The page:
Dennis Ganno, "WS-Messenger: A Web Services-based Messaging System for Service-Oriented Grid Computing"

        More related research Papers are listed here

    Monday, September 9, 2013

    Learning curve generator for Learning Models in Python and scikit-learn

    This particular program draws the learning curve for the Gaussian Naive Bayes Model. But the function is generic such that it can generate the Learning curve once the model for the data provided.
    I have used the scikit learn library and used the "digits" data set for the calculations.
    Uses simple rms error to draw the plot
    Hope this helps.
    Note: %pylab inline will only work if you are using ipython. If you are not, import the numpy,matplotlib.pyplot modules
    %pylab inline
    from sklearn.naive_bayes import GaussianNB
    from sklearn.datasets import load_digits
    import sklearn.cross_validation
    #loading the digits dataset
    digits = load_digits()
    #seperating data sets for cross validation
    data_train,data_test,target_train,target_test = cross_validation.train_test_split(,,test_size = 0.20, random_state = 42)
    #assigning the Gaussian Naive Bayes Model
    clf = GaussianNB()
    #compute the rms error
    def compute_error(x, y, model):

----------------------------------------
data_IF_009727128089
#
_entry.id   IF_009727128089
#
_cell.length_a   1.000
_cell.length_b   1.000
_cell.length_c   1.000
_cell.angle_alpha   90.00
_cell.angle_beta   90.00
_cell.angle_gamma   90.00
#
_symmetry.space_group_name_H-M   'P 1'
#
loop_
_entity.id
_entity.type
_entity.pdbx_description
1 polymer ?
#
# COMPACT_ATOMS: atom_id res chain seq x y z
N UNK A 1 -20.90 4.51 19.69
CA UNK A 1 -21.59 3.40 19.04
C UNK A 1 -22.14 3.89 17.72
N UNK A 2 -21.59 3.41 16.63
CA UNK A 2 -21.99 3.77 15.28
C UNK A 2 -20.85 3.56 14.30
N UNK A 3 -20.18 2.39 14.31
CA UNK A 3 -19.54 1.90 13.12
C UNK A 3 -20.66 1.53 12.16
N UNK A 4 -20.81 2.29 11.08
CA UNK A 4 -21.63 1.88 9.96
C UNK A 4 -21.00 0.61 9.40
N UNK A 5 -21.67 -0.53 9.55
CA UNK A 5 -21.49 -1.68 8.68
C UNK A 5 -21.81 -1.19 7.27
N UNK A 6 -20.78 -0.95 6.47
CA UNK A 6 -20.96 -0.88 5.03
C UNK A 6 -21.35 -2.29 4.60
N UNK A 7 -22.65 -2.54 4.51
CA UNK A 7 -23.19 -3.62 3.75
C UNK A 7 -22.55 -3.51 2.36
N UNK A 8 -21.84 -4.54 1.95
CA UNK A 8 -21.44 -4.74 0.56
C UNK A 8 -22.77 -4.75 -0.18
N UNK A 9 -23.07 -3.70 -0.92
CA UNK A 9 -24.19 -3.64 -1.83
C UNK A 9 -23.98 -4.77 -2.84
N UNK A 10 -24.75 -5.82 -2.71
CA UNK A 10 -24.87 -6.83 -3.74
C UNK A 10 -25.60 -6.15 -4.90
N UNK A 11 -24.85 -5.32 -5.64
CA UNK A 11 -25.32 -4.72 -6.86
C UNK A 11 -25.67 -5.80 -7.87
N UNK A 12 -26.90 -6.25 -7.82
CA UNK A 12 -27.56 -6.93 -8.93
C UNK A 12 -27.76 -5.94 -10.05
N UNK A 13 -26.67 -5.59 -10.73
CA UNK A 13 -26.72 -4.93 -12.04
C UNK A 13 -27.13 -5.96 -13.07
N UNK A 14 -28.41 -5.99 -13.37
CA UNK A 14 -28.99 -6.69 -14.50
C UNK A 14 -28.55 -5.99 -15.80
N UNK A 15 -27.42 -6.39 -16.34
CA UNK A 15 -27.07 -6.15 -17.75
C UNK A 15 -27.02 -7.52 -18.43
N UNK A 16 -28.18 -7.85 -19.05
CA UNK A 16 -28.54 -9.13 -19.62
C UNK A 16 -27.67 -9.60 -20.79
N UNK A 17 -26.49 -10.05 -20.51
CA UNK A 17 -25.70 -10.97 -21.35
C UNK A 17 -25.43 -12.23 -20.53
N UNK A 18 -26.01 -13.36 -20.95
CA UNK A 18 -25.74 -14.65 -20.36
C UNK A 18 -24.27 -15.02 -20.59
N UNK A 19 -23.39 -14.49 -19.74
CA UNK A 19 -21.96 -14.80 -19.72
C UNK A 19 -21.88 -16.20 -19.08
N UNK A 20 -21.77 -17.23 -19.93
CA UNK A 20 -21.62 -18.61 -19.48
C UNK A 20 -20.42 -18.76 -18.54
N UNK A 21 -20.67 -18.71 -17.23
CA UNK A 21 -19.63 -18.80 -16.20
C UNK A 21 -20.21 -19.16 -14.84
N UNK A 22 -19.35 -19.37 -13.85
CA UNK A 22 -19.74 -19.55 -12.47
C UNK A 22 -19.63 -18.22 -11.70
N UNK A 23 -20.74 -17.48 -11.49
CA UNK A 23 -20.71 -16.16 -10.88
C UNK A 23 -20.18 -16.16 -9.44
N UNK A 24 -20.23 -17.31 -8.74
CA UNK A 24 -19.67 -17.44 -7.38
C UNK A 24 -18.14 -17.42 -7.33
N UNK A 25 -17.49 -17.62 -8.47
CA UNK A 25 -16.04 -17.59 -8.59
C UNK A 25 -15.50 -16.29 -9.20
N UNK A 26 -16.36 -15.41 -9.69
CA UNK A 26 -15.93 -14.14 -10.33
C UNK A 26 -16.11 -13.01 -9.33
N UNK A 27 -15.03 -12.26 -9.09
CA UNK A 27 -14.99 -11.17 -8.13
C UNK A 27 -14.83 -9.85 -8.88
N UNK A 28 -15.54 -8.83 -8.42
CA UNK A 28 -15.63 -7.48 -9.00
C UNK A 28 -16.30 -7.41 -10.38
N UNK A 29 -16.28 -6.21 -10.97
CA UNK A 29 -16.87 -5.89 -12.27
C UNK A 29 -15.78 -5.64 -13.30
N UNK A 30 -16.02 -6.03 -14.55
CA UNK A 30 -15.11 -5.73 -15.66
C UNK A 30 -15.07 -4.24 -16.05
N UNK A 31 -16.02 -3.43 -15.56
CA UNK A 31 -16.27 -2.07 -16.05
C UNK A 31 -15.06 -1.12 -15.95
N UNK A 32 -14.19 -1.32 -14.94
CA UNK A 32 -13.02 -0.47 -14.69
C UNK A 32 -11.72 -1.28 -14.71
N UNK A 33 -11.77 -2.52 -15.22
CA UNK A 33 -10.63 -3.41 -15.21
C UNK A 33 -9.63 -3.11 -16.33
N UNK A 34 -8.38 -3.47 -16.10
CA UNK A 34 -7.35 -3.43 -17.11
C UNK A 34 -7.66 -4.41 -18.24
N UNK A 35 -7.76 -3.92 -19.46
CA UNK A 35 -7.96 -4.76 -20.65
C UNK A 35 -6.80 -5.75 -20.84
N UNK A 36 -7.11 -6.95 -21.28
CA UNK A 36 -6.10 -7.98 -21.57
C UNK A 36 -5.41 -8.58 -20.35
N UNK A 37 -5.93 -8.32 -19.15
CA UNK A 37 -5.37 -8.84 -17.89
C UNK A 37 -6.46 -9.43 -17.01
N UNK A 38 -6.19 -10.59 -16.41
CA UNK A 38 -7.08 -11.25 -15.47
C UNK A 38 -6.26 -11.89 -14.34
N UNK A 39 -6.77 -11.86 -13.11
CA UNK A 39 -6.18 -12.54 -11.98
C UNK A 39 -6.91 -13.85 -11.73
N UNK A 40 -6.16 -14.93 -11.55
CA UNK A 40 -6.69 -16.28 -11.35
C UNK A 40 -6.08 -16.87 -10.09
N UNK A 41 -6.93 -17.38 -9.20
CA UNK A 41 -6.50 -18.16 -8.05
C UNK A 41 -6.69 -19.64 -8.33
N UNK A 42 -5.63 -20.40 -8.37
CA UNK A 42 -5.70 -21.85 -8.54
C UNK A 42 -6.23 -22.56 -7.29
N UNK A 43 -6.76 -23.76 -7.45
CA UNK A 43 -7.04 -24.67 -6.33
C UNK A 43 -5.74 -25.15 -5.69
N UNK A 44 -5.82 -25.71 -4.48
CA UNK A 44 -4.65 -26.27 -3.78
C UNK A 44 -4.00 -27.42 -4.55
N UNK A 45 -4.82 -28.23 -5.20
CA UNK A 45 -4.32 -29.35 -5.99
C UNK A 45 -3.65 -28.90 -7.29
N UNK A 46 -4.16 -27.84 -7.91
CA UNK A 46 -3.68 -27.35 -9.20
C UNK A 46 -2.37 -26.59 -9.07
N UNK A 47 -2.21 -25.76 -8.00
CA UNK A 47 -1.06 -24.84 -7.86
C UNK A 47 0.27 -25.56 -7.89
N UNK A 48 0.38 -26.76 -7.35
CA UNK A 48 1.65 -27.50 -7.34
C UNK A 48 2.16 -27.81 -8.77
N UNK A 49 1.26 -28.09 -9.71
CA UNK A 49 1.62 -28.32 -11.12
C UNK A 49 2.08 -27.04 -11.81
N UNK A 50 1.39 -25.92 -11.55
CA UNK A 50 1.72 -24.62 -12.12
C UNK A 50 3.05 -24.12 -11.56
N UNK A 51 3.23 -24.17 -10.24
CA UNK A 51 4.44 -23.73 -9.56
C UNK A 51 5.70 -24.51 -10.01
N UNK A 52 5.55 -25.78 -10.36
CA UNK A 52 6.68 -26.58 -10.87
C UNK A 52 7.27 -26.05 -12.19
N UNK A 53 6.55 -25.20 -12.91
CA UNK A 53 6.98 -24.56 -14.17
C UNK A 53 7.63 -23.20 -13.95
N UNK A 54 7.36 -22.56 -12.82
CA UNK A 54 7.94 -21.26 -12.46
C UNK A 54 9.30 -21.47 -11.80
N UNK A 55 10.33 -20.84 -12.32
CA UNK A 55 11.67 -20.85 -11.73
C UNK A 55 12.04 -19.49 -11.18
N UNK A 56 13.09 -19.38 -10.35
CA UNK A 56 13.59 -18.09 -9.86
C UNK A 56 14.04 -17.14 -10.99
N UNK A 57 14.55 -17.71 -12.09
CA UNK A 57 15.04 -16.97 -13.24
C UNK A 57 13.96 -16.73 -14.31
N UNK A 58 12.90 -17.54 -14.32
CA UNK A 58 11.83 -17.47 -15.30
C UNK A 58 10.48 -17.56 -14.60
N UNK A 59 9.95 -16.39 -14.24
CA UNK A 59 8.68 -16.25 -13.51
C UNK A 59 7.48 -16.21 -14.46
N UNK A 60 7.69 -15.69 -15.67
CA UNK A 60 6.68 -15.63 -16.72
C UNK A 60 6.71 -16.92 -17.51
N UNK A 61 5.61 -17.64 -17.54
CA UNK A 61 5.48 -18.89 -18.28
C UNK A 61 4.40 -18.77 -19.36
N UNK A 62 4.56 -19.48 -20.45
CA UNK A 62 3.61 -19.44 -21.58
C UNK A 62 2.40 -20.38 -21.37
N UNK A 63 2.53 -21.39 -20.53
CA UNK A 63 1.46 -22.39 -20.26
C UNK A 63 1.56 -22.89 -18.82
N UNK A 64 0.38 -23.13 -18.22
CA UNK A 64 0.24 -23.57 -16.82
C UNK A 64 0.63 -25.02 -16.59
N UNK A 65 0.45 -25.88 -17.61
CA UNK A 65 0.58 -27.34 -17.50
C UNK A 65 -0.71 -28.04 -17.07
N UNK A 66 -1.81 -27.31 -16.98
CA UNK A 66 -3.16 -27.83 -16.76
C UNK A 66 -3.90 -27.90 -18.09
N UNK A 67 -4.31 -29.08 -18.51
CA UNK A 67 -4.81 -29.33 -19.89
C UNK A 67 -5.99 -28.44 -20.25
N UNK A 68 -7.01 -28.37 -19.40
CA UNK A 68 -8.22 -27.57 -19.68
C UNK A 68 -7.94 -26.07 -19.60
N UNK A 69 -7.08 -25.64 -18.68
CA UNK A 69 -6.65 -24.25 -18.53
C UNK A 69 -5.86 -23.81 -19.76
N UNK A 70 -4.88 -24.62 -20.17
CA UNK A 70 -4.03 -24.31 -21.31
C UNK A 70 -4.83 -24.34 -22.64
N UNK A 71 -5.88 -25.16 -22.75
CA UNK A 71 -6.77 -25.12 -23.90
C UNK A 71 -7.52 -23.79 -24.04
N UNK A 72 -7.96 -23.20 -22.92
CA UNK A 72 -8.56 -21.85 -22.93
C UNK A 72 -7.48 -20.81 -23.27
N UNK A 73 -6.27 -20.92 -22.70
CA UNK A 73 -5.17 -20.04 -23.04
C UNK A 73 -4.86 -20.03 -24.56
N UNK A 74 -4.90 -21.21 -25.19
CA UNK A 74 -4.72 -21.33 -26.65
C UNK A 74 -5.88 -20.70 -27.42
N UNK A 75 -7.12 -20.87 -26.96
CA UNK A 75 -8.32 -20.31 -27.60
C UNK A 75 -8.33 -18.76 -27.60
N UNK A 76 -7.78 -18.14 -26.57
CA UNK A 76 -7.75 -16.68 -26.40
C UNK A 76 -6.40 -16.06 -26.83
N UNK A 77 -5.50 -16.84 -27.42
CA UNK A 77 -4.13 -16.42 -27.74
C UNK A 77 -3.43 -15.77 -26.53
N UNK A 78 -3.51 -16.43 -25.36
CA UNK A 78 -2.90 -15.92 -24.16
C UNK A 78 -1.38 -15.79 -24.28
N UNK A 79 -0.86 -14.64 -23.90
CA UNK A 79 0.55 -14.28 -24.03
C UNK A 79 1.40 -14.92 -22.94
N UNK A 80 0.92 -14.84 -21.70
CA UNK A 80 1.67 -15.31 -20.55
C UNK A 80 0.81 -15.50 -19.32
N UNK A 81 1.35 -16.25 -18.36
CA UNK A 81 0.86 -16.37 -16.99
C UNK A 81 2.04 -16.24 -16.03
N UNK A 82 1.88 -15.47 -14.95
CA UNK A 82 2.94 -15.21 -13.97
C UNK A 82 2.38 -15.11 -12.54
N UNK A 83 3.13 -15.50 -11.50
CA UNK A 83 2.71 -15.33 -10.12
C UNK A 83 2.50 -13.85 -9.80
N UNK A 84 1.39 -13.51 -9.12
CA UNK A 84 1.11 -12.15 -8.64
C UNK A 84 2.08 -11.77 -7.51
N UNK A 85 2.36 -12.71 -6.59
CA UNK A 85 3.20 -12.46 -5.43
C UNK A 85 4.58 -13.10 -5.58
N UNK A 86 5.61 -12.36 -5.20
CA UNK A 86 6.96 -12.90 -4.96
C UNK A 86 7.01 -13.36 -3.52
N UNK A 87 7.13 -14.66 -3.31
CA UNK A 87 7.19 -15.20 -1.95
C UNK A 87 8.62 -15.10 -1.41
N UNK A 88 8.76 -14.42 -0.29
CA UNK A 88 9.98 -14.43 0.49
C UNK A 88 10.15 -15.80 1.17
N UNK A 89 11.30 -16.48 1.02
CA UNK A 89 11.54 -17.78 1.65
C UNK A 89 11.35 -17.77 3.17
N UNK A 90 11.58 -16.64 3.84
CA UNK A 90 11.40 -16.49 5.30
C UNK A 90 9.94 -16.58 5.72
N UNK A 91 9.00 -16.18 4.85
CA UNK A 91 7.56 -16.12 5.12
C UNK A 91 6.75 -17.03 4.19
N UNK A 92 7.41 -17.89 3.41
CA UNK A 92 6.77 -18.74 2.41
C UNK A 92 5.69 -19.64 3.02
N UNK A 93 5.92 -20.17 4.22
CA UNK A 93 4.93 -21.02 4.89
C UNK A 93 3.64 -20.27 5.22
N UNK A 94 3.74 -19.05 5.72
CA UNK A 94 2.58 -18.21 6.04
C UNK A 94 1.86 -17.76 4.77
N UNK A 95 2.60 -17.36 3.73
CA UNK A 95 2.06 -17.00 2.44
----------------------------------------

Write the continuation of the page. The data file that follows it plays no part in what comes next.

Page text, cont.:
yfit = model.predict(x)
        return np.sqrt(np.mean((y - yfit) ** 2))
    def drawLearningCurve(model):
        sizes = np.linspace(2, 200, 50).astype(int)
        train_error = np.zeros(sizes.shape)
        crossval_error = np.zeros(sizes.shape)
        for i,size in enumerate(sizes):
            #getting the predicted results of the GaussianNB
            predicted = model.predict(data_train)
            #compute the validation error
            crossval_error[i] = compute_error(data_test,target_test,model)
            #compute the training error
            train_error[i] = compute_error(data_train[:size,:],target_train[:size],model)
        #draw the plot
        fig,ax = plt.subplots()
        ax.plot(sizes,crossval_error,lw = 2, label='cross validation error')
        ax.plot(sizes,train_error, lw = 2, label='training error')
        ax.set_xlabel('cross val error')
        ax.set_ylabel('rms error')
        ax.legend(loc = 0)
        ax.set_title('Learning Curve' )

    Tuesday, August 13, 2013

    Binary Search Tree with In Order Traversal implementation in Java

    This class is a complete class you can utilize out of the box for your applications.
    Node class can be modified to suit your needs.